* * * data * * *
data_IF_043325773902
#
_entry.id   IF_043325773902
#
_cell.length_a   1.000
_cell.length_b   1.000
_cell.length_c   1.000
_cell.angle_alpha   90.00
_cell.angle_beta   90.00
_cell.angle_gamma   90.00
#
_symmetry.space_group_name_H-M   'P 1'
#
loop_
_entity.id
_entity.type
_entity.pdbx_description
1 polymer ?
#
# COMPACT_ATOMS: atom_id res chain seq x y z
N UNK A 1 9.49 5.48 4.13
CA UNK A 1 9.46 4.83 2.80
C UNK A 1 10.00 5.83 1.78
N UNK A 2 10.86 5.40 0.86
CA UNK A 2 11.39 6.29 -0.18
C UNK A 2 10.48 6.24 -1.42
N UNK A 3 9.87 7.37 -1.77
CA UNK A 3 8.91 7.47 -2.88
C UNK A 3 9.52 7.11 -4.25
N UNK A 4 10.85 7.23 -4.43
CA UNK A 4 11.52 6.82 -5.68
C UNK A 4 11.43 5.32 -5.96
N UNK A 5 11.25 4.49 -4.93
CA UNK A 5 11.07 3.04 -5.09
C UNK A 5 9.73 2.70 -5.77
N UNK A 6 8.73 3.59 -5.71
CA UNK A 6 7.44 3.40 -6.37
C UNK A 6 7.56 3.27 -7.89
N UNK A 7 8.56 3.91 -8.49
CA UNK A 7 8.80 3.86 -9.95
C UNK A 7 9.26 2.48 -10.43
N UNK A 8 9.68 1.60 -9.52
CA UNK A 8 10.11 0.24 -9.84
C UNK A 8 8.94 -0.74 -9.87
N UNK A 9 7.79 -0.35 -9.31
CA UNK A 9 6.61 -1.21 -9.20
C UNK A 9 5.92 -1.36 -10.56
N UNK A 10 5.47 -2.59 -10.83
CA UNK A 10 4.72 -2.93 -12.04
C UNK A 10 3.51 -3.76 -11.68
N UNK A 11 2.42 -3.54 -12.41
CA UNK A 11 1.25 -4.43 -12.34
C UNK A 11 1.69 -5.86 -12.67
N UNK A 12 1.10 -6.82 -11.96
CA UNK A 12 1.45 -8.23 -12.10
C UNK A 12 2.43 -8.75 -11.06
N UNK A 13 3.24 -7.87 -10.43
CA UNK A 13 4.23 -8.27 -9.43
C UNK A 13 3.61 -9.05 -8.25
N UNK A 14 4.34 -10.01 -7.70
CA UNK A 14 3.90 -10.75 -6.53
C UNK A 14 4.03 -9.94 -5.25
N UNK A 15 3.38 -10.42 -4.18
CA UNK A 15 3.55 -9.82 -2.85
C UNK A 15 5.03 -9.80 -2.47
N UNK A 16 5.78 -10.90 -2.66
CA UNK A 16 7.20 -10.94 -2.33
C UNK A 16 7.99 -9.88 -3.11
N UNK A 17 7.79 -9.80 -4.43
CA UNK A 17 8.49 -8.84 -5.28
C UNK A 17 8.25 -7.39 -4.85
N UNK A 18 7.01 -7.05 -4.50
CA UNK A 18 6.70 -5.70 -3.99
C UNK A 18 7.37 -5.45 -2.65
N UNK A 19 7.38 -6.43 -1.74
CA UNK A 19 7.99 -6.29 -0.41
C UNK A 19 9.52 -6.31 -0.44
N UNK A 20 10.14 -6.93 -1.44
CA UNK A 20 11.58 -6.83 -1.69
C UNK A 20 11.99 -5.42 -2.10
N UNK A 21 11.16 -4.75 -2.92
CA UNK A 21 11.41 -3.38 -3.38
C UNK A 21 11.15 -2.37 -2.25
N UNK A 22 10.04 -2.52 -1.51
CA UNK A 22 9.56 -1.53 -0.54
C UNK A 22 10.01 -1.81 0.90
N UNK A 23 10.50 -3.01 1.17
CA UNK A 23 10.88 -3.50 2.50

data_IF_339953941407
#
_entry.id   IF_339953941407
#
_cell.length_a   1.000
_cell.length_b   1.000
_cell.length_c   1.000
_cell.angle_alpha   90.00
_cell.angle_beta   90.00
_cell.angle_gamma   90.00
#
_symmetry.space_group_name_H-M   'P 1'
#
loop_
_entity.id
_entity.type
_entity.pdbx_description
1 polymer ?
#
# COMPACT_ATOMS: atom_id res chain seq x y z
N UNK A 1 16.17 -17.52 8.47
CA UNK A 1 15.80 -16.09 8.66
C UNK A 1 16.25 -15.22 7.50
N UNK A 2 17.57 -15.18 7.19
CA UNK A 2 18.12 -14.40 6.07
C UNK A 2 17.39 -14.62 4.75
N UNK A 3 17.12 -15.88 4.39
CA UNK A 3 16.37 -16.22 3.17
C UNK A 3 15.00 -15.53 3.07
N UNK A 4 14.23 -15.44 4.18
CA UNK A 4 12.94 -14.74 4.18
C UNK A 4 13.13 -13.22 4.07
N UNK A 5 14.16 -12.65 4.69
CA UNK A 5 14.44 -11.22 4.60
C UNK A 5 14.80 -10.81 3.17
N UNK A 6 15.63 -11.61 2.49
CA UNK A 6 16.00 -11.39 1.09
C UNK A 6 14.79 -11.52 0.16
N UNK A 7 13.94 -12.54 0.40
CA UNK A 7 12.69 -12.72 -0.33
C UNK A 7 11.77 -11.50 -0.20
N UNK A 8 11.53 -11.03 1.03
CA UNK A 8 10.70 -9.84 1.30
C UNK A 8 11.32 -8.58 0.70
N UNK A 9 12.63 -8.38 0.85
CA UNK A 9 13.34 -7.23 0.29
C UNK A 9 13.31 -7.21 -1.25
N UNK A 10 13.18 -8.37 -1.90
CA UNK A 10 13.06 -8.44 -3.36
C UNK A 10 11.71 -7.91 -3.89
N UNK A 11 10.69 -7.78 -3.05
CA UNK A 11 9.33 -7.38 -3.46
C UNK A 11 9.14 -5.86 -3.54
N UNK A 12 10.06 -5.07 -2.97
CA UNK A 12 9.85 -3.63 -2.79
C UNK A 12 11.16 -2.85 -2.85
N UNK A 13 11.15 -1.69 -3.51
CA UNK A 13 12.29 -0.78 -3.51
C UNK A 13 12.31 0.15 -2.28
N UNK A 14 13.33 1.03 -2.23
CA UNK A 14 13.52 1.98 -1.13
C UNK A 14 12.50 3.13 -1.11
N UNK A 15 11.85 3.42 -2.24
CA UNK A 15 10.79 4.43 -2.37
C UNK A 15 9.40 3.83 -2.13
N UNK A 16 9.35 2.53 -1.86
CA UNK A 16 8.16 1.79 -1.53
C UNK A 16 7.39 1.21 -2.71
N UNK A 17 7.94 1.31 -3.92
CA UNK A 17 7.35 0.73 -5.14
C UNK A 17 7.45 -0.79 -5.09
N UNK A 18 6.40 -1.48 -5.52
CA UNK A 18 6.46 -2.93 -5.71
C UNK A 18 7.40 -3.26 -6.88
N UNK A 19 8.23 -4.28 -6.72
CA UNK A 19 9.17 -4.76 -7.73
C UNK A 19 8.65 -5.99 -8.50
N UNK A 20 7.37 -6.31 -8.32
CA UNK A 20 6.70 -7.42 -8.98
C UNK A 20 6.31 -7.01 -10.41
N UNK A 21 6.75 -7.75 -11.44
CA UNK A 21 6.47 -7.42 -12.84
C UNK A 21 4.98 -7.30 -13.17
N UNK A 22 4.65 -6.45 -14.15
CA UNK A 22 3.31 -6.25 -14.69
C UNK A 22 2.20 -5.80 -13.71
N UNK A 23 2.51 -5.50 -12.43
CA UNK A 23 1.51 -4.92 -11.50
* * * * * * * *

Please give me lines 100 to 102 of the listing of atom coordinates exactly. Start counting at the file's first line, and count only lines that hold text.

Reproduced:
_symmetry.space_group_name_H-M   'P 1'
#
loop_